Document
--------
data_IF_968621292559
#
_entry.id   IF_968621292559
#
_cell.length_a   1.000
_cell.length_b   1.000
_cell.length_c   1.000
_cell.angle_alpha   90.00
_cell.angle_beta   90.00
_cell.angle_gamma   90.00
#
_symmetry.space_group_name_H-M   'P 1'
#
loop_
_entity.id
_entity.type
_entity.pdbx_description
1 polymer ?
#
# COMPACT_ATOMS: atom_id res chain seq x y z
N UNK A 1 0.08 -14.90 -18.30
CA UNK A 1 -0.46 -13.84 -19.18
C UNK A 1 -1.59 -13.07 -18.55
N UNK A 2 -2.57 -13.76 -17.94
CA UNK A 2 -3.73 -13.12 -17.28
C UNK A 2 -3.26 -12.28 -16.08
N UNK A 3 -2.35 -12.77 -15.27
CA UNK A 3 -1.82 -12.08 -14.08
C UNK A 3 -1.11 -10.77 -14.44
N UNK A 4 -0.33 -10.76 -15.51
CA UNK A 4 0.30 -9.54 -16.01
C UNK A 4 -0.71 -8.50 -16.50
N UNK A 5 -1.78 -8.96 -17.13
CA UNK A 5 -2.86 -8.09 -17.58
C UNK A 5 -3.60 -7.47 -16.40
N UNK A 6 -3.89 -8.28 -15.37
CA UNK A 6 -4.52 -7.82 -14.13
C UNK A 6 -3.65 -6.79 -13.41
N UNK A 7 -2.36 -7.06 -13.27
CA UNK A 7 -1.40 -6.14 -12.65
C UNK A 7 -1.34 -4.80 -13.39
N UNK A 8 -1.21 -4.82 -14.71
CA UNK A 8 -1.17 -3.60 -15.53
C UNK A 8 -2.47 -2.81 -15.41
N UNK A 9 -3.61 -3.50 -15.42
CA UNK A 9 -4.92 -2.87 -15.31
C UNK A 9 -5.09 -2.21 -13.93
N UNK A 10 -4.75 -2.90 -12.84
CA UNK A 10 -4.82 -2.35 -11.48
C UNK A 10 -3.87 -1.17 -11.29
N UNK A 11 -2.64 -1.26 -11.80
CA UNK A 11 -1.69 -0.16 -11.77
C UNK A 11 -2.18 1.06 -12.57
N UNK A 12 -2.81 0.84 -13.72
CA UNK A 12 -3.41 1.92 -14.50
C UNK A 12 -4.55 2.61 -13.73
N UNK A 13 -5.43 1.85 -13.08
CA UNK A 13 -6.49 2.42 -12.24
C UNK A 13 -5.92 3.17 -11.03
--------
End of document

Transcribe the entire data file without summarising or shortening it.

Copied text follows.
data_IF_968621292559
#
_entry.id   IF_968621292559
#
_cell.length_a   1.000
_cell.length_b   1.000
_cell.length_c   1.000
_cell.angle_alpha   90.00
_cell.angle_beta   90.00
_cell.angle_gamma   90.00
#
_symmetry.space_group_name_H-M   'P 1'
#
loop_
_entity.id
_entity.type
_entity.pdbx_description
1 polymer ?
#
# COMPACT_ATOMS: atom_id res chain seq x y z
N UNK A 1 0.08 -14.90 -18.30
CA UNK A 1 -0.46 -13.84 -19.18
C UNK A 1 -1.59 -13.07 -18.55
N UNK A 2 -2.57 -13.76 -17.94
CA UNK A 2 -3.73 -13.12 -17.28
C UNK A 2 -3.26 -12.28 -16.08
N UNK A 3 -2.35 -12.77 -15.27
CA UNK A 3 -1.82 -12.08 -14.08
C UNK A 3 -1.11 -10.77 -14.44
N UNK A 4 -0.33 -10.76 -15.51
CA UNK A 4 0.30 -9.54 -16.01
C UNK A 4 -0.71 -8.50 -16.50
N UNK A 5 -1.78 -8.96 -17.13
CA UNK A 5 -2.86 -8.09 -17.58
C UNK A 5 -3.60 -7.47 -16.40
N UNK A 6 -3.89 -8.28 -15.37
CA UNK A 6 -4.52 -7.82 -14.13
C UNK A 6 -3.65 -6.79 -13.41
N UNK A 7 -2.36 -7.06 -13.27
CA UNK A 7 -1.40 -6.14 -12.65
C UNK A 7 -1.34 -4.80 -13.39
N UNK A 8 -1.21 -4.82 -14.71
CA UNK A 8 -1.17 -3.60 -15.53
C UNK A 8 -2.47 -2.81 -15.41
N UNK A 9 -3.61 -3.50 -15.42
CA UNK A 9 -4.92 -2.87 -15.31
C UNK A 9 -5.09 -2.21 -13.93
N UNK A 10 -4.75 -2.90 -12.84
CA UNK A 10 -4.82 -2.35 -11.48
C UNK A 10 -3.87 -1.17 -11.29
N UNK A 11 -2.64 -1.26 -11.80
CA UNK A 11 -1.69 -0.16 -11.77
C UNK A 11 -2.18 1.06 -12.57
N UNK A 12 -2.81 0.84 -13.72
CA UNK A 12 -3.41 1.92 -14.50
C UNK A 12 -4.55 2.61 -13.73
N UNK A 13 -5.43 1.85 -13.08
CA UNK A 13 -6.49 2.42 -12.24
C UNK A 13 -5.92 3.17 -11.03